As I left the TV lover said “good luck!” That small amount of humanity made me realize that there I was, in the best health of anyone else in the room, and I hadn’t done a damn thing to make the lives of the people around me better.

Was that a deadlift, or just cleaned by a jerk?

After reading every OH&S (Operational Health & Safety) poster on ward 7B, I was familiar with all the proper ways to lift someone from one bed to the next, from the floor to the bed, from a skateboard to a salad bar, and every possible combination. Don’t be a hero, always have two people for a lift, never make eye contact with a badger, etc.

I exited the airport and shuffled along the sidewalk, waiting for a friend to pick me up. I was happy to escape the hospital, but felt like I’d just staggered out of the losing end of a prize-fight. A few moments later, I heard “Can you help me?” coming from the brush.

I looked around, and saw a rather large woman who had fallen out of her wheelchair and into the shrubbery. She explained she had left her hospital room to smoke (winner), and had tried to roll down the steep sidewalk (basically a hill) and gotten thrown out of the chair. Sigh.

So, of course I did the right thing, which is to pick her up all by myself and drop her in her chair. It took every ounce of strength I had left in me, with lungs still being attacked by pneumonia. I’m lucky I didn’t drop her and have to watch her roll down the hospital driveway, and spend the next two years in court explaining why I thought this was a good idea.

Once in the chair, she exclaimed,”You’re strong! I’m 80 kg”. Maybe holding thirty helium balloons you are.

Yes, I hit the trifecta. Generous, judgmental, and decision-impaired.

Pick someone for comms

One the one hand, it’s really nice to have a lot of people care about you. On the other hand, especially when texts, Facebook, and other media are so easy, you can get a bit annoyed when word spreads you’re in hospital.

“Keep me updated” is not something you should ask someone who is sick, unless you are their primary care giver. A sick person needs to focus on getting well, not updating everyone in the world on their condition. “Let me know if I can help” is awesome.

I think when you don’t have a partner, people forget – if you had a partner, they would just contact your partner. When you don’t have a partner, they just overwhelm you.

Sending someone a message telling them you care – awesome. Sending someone a message asking them to do something, not awesome.

Still struggling

Two months later, I’m still not 100%. I’ve been sick twice since being hospitalized with my usual respiratory infection.

I spent a weekend at the Australian Institute of Sport, and their Chief Medical Officer showed a graph, with “Number of international flights” on the x-axis, and % chance of infection on the y-axis. The chart stopped at x=4, and y was 99%. And that’s with a normal immune system. In May, I’ve had five international trips (Oz->Spain, Spain->Poland, Poland->Oz, Oz-US, US->Oz) totaling 97 hours of travel time (airports + flight time).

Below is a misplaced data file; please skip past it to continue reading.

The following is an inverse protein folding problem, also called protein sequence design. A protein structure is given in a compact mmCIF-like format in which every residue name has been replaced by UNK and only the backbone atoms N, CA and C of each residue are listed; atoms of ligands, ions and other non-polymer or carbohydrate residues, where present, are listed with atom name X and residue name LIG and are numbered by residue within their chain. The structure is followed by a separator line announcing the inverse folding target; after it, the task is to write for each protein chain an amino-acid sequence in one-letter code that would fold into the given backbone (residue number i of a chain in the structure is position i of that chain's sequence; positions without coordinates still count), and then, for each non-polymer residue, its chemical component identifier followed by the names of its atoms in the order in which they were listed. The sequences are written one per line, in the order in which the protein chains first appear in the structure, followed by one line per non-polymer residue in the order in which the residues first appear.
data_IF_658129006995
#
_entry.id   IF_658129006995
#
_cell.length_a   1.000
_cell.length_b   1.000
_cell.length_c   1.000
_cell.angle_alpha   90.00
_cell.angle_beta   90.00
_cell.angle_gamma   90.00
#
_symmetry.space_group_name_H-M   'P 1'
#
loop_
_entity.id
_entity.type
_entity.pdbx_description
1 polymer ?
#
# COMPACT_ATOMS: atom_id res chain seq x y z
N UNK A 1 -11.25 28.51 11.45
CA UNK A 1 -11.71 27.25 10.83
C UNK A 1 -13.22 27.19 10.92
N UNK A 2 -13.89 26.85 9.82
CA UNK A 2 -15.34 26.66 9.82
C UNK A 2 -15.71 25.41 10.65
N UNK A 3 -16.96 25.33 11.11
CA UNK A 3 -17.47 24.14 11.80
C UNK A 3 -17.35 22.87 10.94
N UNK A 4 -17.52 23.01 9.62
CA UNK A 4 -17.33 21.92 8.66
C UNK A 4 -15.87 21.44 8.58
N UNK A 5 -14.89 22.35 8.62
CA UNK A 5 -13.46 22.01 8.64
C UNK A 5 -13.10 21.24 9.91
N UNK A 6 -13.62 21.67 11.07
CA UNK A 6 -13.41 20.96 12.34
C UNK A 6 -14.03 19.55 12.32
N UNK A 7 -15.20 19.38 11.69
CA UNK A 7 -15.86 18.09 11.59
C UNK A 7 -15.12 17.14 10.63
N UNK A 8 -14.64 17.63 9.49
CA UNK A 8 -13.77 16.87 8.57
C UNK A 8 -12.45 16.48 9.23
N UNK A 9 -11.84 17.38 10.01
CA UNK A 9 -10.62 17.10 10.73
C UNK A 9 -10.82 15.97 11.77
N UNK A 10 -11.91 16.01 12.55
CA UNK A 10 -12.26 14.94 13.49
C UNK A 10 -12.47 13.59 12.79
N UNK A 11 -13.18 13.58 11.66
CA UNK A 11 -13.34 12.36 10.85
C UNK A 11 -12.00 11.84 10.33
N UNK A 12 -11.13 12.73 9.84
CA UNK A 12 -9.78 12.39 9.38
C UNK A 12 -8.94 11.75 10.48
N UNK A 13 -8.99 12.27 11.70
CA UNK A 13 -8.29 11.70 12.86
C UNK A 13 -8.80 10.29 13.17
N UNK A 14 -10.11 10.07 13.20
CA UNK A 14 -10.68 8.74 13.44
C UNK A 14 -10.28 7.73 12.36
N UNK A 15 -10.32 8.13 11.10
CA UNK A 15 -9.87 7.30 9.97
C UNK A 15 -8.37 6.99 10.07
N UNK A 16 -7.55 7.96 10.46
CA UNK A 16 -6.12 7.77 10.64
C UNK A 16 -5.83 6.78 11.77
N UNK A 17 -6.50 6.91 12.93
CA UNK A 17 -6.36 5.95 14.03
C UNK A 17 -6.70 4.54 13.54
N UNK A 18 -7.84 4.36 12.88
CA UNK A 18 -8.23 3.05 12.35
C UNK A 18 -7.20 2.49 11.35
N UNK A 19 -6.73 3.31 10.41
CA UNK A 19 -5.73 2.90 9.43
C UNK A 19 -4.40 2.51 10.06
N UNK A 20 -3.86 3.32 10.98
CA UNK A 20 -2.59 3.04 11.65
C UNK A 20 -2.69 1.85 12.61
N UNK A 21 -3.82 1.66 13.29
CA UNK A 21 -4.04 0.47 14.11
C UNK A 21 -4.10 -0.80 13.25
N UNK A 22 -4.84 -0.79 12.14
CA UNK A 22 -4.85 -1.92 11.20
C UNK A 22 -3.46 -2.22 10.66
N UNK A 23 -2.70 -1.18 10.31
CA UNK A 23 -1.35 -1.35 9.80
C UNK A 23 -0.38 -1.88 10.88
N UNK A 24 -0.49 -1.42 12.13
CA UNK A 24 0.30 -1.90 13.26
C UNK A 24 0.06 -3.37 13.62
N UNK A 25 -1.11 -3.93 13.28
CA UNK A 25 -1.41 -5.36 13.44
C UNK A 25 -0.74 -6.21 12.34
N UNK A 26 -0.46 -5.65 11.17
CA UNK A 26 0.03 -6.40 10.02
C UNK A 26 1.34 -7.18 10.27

The World Transplant Games are just three weeks away, and while I wish I was focused on training, I’m just trying to get healthy enough to get a few practices in before I get on my next flight.

My next option is to consider sinus surgery. While I hate the thought of surgery, I feel like I’ve tried every other option and one have one left.

The bigger picture

It sounds bizarre, but I’m lucky to have these problems. When I was being treated for chronic kidney failure, I took 20 pills a day and felt horrible. For the last 13 years I’ve felt great. When I was on dialysis, every night was a small battle. Now every night is untethered, not painful, and optimistic.

A similar perspective: Recently I’ve had to start wearing glasses again, mostly only at night, for seeing long distances. I could be upset about that, and dwell on this, but mostly I’m amazed that I had 13 years post-intralase where I didn’t have to correct my vision, and I can still function near 100% without glasses except at night. That’s amazing.

So despite all the trauma of the last 13 years and the last three months, I’m actually a lucky guy when you look at the big picture, when you look at the health care I’ve had available to me, when you look at the people who care about me, and when you look at the life I live. Now I just need to make the most of it, and stay away from hospitals.

A Shark, a Kangaroo, and a Koala walk into a cliff…

A Shark, a Kangaroo, and a Koala walk into a cliff…

I am slowly catching up on the blog posts I should have written since January! I have stopped posting to Facebook because, well, Facebook.